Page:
Rewriting Your Narrative

Much of our lives are spent trying to get to that next level….middle school, high school, college, graduate school, the first job, the next job, marriage, children, the next job. And most of us didn’t do things in quite that order.

But life really is so much about going and going and going. As I approach another birthday, I’ve paused to explore where I’ve been and where I want to go. The majority of the journey is about the narrative that is crafted and honed along the way. Who are we and where do we fit in? What do we believe? Where do we apply our thinking, our beliefs, our values?

I’ve always loved a good book, those really well written stories that you can’t put down. Whether in book form or audio, I’m drawn to multi-faceted characters who overcome challenges, learn something more about themselves, and come out on the other side of adversity with strength, wisdom, and positivity. When the characters have beliefs and values similar to mine, I often strive to see the deeper connections. Is there something that I can learn that can add to my quality of life? My leadership? My outlook? My narrative?

I ran across a couple of tweets from the Dalia Lama earlier today. Perhaps it was when all of these thoughts were ruminating in my head early on a Monday morning, but they seemed to tie with this theme of our own personal narrative.

I love these two tweets and the Dalai Lama’s perspective on what we have to give to the world: warmth, kindness, genuine concern. And doesn’t the world need more of that?

What if we each rewrote part of our personal narrative to commit to being that ‘change in the world’ that we so often hear about? Or maybe we’re facing something and a shift in our life is needed. Sometimes that’s called rewriting the narrative or finding a way to tell the story differently by making changes.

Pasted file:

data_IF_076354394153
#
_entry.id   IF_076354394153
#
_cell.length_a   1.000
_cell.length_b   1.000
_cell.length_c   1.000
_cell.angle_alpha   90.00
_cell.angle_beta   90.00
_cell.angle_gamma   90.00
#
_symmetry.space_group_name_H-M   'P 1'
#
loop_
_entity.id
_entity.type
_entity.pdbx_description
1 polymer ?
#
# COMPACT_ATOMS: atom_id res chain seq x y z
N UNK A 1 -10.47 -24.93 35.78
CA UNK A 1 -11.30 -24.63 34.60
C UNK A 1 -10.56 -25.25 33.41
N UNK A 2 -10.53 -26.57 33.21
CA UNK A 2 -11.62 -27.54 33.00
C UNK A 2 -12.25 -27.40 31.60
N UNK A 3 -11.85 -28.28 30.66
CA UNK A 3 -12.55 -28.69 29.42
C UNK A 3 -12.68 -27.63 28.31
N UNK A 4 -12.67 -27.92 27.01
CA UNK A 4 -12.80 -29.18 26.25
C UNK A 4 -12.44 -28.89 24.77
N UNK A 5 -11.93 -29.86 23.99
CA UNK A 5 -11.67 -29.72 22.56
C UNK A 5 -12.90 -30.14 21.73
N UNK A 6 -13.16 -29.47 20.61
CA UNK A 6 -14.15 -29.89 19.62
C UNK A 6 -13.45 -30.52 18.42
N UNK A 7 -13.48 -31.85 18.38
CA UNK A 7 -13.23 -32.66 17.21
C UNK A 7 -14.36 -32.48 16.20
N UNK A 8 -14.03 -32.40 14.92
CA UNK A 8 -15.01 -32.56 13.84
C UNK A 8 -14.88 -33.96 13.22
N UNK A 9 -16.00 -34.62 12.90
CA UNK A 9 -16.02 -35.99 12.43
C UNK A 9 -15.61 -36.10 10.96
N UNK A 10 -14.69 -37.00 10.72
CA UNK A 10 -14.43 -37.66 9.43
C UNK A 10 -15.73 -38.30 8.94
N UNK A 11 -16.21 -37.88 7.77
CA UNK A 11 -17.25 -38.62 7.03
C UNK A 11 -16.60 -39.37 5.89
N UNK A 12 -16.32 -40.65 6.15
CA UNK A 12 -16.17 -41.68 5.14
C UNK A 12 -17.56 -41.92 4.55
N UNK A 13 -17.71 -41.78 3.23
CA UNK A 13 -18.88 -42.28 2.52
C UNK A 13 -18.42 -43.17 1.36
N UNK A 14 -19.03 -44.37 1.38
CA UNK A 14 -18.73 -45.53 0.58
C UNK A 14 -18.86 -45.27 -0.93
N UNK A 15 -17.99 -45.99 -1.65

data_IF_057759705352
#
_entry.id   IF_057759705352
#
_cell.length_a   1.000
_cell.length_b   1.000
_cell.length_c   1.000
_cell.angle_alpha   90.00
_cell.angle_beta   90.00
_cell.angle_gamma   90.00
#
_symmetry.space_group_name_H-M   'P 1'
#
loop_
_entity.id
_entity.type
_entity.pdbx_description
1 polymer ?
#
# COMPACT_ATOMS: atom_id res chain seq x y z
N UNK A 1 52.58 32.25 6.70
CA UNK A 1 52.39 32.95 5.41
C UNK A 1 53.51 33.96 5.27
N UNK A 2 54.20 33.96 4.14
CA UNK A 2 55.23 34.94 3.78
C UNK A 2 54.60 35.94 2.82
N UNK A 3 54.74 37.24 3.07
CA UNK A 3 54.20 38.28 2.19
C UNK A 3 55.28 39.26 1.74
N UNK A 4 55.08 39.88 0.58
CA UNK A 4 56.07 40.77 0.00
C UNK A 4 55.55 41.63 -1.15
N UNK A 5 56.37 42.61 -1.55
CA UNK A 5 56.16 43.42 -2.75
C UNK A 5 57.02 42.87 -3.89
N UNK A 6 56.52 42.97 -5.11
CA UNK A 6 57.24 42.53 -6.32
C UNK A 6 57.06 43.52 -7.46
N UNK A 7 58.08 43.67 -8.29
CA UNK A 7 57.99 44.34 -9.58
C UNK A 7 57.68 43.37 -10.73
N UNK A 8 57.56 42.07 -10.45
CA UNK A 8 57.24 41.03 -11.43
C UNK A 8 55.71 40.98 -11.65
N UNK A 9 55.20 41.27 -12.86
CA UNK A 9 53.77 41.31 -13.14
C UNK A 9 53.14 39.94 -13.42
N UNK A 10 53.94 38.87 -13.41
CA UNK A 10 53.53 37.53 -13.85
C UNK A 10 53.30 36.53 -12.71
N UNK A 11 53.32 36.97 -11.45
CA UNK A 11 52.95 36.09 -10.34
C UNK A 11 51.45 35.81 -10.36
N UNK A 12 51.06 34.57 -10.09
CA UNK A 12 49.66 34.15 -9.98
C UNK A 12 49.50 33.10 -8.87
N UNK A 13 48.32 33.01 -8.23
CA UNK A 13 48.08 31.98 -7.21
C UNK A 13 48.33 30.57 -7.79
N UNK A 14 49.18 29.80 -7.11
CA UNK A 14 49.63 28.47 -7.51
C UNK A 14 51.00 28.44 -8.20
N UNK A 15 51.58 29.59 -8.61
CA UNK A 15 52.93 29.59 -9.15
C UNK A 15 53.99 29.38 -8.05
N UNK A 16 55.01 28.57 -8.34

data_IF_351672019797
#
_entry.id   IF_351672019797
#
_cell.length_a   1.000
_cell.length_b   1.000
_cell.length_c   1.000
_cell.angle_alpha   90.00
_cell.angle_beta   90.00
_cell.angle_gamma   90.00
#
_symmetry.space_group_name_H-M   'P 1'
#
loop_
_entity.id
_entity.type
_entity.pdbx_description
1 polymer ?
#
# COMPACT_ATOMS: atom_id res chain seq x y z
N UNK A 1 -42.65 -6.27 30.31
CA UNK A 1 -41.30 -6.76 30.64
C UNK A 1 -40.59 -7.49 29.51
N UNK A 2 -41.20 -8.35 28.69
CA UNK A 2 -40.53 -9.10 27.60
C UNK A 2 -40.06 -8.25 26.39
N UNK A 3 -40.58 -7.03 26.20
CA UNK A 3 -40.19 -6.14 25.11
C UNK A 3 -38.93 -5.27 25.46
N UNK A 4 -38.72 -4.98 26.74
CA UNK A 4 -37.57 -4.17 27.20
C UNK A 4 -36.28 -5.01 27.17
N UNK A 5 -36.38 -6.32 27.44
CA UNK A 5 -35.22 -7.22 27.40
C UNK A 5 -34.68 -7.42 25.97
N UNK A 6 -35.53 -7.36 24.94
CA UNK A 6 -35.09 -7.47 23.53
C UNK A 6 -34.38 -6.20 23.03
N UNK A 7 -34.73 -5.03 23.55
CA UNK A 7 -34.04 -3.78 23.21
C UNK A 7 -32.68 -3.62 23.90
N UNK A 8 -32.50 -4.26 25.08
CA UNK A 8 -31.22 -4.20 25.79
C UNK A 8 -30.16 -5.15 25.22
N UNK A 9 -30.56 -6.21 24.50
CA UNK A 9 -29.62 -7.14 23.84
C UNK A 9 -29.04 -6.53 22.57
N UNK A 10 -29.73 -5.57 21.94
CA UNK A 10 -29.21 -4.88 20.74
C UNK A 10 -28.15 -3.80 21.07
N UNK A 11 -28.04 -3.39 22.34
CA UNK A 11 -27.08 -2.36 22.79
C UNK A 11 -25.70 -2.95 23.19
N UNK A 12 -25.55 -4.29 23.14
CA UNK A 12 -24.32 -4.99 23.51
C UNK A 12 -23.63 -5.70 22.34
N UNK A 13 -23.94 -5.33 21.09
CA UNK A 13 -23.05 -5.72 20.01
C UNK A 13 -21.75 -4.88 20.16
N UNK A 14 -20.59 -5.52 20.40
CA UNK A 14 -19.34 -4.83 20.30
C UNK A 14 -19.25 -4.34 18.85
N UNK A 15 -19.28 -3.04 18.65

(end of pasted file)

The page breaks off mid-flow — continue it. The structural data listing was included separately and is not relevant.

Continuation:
Want to rewrite your narrative? Here are some starting points:

1. Think about what you want to change, or a problem that you are facing. Write it down. No really, write it down. Many studies have acknowledged that writing down a problem can actually help you address it and better process what is taking place. Its part of Change Management 101.

2. What is the current story or problem telling you? Are you down on yourself? Are you getting caught up in negativity and need to refocus? Challenge those assumptions.

3. What would a trusted colleague say? If you ask someone else, what would they say about your reflection or self evaluation? Are there tips there that can help you bifurcate and redirect the thinking?

The stories we tell ourselves – our own narratives – can empower or derail us. The choice is ours.

Intrigued? More below…check it out!

* Read it.

This is a simple but poignant blog by a personal growth coach. I love the strength and focus of her thoughts. Quick read….promise!

* Watch It.

This video recommends that when you change your story, you change your life. Suppose you wanted to get started changing your life. Where would you begin? As a psychiatrist and therapist practicing for over 20 years, Ted Sharp shows you a powerful and practical toolkit along with this very specific suggestion. Interested?

* Share it.

Can you print these and share them? Notes to colleagues on key topics like resilience, hard work, strength….here you go.

Now go slay yet another week!